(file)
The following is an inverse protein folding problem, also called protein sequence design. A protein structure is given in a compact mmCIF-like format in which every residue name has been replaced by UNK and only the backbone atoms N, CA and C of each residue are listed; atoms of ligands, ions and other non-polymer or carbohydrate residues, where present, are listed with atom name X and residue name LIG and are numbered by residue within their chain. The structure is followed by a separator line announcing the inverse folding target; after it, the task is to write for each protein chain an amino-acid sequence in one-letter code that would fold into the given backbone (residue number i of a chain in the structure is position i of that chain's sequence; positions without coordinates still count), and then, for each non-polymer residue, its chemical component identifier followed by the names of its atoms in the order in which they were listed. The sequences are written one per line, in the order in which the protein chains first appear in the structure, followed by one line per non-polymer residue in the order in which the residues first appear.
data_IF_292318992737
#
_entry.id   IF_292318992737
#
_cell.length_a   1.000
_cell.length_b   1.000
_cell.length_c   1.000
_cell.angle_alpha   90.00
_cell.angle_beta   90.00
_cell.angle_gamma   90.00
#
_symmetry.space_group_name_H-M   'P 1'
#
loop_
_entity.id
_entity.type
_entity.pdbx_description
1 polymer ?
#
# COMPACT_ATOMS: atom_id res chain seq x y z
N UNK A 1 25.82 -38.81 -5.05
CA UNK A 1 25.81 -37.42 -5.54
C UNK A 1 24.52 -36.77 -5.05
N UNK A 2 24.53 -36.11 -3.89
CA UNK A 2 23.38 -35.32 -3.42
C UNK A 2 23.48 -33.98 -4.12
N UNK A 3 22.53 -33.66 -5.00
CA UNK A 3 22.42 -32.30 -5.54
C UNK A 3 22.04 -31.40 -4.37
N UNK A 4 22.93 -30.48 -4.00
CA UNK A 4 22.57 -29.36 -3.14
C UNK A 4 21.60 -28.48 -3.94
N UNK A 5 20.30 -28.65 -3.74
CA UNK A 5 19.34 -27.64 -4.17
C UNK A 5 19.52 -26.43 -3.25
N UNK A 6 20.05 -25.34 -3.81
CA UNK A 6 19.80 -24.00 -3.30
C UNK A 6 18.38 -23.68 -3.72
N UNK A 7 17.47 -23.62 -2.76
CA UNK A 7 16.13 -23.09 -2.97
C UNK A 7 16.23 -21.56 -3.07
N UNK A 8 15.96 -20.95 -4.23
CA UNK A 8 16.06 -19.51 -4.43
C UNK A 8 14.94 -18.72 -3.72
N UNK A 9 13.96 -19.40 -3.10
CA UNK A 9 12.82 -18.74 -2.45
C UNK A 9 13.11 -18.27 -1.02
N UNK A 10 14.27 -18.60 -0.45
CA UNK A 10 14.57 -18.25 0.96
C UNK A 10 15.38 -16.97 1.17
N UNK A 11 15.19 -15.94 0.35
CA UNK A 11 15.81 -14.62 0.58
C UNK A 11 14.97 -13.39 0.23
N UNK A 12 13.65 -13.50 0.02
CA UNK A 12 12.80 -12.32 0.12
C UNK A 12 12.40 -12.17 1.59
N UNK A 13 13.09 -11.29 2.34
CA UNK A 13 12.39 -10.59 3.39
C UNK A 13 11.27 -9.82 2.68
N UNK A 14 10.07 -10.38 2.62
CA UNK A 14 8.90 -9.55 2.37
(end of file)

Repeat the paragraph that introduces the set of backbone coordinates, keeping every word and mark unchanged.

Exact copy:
The following is an inverse protein folding problem, also called protein sequence design. A protein structure is given in a compact mmCIF-like format in which every residue name has been replaced by UNK and only the backbone atoms N, CA and C of each residue are listed; atoms of ligands, ions and other non-polymer or carbohydrate residues, where present, are listed with atom name X and residue name LIG and are numbered by residue within their chain. The structure is followed by a separator line announcing the inverse folding target; after it, the task is to write for each protein chain an amino-acid sequence in one-letter code that would fold into the given backbone (residue number i of a chain in the structure is position i of that chain's sequence; positions without coordinates still count), and then, for each non-polymer residue, its chemical component identifier followed by the names of its atoms in the order in which they were listed. The sequences are written one per line, in the order in which the protein chains first appear in the structure, followed by one line per non-polymer residue in the order in which the residues first appear.